Summer is a time for being outdoors and enjoying warm weather and a backyard or pool that might not get as much attention during the rest of the year. This extra time spent outdoors is fun, but it can also open the door to seasonal medical concerns, like sunburn or dehydration. It’s no reason to abandon your plans, but knowing how to treat some common summer health concerns can help you heal faster and get back in the game.
In the midst of playing or working outside, it can be easy to forget to rehydrate. And even though you might not feel dehydrated, the rule is that once you’re thirsty, you are already dehydrated. Combat that by making sure to drink plenty of water, even if you don’t feel like you need any.
“Drinking water or sports drinks throughout the day is a great way to keep yourself from getting dehydrated. Stay away from caffeinated beverages and alcohol,” says Dr. David Targan, internal medicine physician at Lankenau Medical Center.
Make a note to stop every hour for a drink of water, or bring a large water bottle filled with ice and water outside with you as a constant reminder to drink up. If you or your child is dehydrated, bring them inside and drink water for 1-2 hours to regain the lost fluid. If dizziness or a headache persists, it’s time to call the doctor.
The best protection against sunburn is to find a sunscreen that’s right for you and apply it regularly during the time you’re spending outside. Still, sunburn can happen even if you’re careful. If it does, aloe is the best solution. Many grocery or drug stores offer it as a lotion, gel, or spray, so choose what texture works best for you and make sure to reapply regularly to keep the skin moisturized and burning or itching at bay. If you don’t have access to aloe right away, head to the kitchen and wrap a bag of ice in a damp towel to cool the skin.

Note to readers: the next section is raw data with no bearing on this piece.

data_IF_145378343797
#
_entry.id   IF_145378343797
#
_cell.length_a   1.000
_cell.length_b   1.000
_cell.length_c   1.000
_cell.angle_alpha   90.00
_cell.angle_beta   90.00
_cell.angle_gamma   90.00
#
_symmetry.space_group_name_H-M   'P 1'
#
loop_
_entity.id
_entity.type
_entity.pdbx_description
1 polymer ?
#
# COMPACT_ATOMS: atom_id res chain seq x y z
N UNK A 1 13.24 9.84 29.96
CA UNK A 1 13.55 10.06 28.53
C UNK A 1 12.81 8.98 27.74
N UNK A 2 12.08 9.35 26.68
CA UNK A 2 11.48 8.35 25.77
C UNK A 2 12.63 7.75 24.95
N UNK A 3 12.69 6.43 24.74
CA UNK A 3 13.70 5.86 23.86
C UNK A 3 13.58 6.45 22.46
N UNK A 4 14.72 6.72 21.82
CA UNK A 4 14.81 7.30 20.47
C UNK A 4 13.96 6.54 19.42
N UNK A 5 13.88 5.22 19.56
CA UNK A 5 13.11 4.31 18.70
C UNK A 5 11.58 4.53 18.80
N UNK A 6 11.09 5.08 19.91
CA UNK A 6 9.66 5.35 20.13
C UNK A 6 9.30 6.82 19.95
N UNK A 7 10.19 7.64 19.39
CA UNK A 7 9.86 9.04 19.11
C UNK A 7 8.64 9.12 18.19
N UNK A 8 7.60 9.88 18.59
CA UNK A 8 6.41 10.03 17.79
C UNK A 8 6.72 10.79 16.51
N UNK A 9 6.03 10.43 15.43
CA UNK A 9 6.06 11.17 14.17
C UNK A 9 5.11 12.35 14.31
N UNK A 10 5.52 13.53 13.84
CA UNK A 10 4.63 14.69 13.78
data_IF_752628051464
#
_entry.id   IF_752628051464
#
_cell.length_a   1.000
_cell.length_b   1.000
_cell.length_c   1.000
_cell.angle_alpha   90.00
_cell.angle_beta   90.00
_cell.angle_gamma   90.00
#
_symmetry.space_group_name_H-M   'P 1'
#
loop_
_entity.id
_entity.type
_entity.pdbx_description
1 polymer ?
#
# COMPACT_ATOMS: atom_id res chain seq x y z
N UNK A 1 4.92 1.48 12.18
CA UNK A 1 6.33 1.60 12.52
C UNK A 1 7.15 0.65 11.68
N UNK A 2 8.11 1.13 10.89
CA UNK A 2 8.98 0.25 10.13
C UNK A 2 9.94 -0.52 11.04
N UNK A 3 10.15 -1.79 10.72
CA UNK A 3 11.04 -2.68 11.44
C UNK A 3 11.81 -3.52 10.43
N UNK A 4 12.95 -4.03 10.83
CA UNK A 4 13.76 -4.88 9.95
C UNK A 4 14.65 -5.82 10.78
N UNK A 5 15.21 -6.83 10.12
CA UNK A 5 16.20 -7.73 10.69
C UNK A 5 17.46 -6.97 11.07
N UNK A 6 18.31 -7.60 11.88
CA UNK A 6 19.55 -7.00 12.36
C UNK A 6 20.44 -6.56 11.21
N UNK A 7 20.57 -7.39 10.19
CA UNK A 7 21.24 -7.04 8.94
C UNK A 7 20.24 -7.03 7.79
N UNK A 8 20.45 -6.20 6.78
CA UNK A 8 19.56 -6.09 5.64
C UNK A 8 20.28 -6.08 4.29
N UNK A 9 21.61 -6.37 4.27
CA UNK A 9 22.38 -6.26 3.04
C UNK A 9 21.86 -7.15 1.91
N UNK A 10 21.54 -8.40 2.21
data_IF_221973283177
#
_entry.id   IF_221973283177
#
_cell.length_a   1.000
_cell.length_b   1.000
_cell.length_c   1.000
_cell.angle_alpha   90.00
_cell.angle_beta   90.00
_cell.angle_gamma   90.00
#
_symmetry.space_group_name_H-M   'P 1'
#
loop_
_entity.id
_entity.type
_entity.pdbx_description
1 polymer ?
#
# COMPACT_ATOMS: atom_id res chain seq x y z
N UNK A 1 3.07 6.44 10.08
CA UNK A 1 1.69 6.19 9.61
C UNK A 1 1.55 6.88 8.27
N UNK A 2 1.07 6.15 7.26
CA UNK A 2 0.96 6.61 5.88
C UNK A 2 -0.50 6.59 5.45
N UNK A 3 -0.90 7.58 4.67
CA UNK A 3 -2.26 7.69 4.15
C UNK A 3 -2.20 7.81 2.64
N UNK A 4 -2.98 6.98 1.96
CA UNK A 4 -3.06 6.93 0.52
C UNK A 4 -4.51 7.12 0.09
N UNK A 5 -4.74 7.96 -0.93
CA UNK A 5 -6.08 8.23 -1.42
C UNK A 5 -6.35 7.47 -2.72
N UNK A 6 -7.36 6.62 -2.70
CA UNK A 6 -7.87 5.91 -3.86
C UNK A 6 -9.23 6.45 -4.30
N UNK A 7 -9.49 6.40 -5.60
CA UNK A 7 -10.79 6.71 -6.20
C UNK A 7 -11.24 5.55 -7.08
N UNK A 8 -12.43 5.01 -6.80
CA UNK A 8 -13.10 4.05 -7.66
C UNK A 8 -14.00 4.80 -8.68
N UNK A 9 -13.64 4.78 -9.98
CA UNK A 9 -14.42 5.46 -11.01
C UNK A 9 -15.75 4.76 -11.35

Fever and headache can also be accompanying symptoms of severe sunburn. To ease these symptoms, take an ibuprofen or aspirin as needed.
On especially hot days during the summer, it’s best to stay inside whenever you can, but it doesn’t take a 90-degree day to make you feel the effects of heat. Spending a long day outside doing lawn work or at the pool on a warm day can take its toll. If you or someone else begins to feel tired, weak, nauseous or develops a headache, it’s time to head inside.
“The worst thing you can do in a heat illness situation is ignore it,” explains Dr. Targan. “Don’t chalk it up to something else or try to push through it when you’re feeling weak or tired. Go inside or in the shade before it becomes more serious.”
Once inside, try loosening your clothing or jewelry, taking your shoes off, and splashing cool water on your face, neck and arms. Drink water to rehydrate while you’re inside, and, if you do need to go back outside, make sure to bring a water bottle with you and continue hydrating, even if you aren’t thirsty. If your condition worsens or doesn’t improve, call your doctor.
Most people spend all year waiting for summer weather, and are happy to take advantage of it when it arrives, but it’s important to make sure you’re being safe and healthy in the summer sun. For more, read Dr. Jason Kitchen's tips on curing burns, cuts and broken bones.